Welcome! This site is written for Social Security disability claimants, for their legal representatives, and for the network of people involved in the Social Security disability claim process. I hope you find it helpful.
Free Claim Review

The publication of the ALJ database has been on my mind over the New Year's holiday weekend. It has been a unique opportunity for us Social Security disability lawyers to compare our impressions of the ALJs we see against an objective standard.

For example, I learned that a judge whom I consider to be a tough judge had the same claim allowance rate as a judge from another state whom I considered to be a more claimant-friendly judge. I am still thinking about that.

As I explored the database, I was shocked to learn that there were Social Security administrative law judges with approval rates as low as 11%. {update: This was in 2007, which is the most recent year for which complete statistics are available.}

I am very troubled by that statistic. Somewhere there is a judge, deciding hundreds of Social Security claims a year, who made fully or partially favorable decisions in just 11 claims out of a hundred. 11 out of 100! Meanwhile, the overwhelming majority of this judge's colleagues have claim approval rates somewhere well north of 50%.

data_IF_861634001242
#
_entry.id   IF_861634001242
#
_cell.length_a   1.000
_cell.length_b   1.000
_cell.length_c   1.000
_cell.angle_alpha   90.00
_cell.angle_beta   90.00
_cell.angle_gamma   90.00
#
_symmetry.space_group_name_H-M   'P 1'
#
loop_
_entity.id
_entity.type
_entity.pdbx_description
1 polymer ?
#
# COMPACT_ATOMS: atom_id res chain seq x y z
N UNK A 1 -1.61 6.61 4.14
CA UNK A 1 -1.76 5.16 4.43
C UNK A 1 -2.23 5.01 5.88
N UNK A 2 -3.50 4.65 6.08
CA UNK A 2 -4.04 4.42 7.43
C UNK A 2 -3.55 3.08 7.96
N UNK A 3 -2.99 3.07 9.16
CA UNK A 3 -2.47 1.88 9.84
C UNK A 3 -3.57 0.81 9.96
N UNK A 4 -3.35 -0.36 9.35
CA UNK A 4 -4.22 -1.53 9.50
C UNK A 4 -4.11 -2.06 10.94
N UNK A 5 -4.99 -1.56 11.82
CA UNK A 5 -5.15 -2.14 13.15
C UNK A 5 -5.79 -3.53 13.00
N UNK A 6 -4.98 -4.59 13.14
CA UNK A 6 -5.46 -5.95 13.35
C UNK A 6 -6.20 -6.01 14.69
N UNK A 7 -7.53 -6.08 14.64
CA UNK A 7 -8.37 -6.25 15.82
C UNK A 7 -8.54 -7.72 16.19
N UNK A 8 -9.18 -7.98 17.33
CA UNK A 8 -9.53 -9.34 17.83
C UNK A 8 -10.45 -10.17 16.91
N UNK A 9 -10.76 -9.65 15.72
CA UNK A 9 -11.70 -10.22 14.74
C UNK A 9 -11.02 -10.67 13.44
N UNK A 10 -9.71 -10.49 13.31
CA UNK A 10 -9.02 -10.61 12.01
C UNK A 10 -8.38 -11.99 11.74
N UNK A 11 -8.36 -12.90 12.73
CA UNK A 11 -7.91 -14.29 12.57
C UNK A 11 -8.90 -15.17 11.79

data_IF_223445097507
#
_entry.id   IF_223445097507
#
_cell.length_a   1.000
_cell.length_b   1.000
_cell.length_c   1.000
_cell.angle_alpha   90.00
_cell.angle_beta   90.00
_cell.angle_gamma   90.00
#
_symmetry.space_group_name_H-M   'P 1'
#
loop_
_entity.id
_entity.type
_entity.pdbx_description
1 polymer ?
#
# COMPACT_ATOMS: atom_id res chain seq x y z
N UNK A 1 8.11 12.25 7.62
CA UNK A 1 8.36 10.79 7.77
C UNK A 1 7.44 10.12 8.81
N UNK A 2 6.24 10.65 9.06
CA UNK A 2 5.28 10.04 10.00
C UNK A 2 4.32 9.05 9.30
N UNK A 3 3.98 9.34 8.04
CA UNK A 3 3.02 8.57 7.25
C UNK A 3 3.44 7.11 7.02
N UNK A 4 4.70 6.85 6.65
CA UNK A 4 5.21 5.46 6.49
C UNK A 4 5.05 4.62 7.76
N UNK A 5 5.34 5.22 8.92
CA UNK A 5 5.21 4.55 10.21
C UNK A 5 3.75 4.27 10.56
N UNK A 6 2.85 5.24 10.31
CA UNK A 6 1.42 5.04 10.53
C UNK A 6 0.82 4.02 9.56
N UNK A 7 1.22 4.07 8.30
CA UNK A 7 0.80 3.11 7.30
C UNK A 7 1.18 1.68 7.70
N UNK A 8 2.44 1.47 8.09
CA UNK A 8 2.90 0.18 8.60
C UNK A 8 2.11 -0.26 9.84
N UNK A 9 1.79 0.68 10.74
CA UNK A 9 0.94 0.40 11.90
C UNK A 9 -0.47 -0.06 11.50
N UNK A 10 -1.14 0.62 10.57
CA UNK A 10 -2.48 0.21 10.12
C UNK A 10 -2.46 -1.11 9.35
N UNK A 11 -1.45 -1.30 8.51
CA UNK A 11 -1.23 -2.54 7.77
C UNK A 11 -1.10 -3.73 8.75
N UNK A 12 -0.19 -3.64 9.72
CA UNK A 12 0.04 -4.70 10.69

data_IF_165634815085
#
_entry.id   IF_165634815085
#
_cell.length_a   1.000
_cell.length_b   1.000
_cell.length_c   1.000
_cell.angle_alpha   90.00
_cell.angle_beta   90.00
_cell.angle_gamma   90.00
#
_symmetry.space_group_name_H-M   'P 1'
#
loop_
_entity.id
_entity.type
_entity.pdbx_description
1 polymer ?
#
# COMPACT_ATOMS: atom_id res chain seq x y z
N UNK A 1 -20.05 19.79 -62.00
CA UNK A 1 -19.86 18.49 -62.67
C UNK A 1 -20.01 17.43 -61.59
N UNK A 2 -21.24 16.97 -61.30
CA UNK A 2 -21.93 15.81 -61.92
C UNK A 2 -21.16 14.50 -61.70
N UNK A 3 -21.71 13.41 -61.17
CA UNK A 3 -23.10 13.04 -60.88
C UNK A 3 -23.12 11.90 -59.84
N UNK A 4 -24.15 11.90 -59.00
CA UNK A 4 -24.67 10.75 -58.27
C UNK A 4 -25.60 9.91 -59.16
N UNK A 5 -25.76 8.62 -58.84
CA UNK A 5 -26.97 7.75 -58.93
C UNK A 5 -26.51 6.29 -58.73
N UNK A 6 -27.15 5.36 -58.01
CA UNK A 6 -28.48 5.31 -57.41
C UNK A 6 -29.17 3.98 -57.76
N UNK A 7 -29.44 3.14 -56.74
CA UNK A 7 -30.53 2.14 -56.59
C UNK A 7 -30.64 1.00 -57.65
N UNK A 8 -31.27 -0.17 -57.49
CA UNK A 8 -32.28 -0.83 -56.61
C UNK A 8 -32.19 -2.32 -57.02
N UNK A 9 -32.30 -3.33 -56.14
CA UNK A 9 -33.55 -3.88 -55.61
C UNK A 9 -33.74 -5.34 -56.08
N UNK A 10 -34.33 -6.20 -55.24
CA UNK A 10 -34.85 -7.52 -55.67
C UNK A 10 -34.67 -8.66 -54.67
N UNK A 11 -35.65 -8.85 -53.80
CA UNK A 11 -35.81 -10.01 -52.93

So I have been thinking: what sort of a person grants just 11 claims out of a hundred? 

Now, this is not Page Six. I am not going to name names. But I wanted to learn more about how a person gets to a place where only 11 claims out of 100 are granted. Because this is completely contrary to my entire experience with Social Security disability hearings with our administrative law judges here in New England.

I searched online, and found a comment this judge posted on a public website just four months ago, in September of 2008. In response to a short news story regarding the backlog of Social Security disability claims, the 11 Percent ALJ wrote: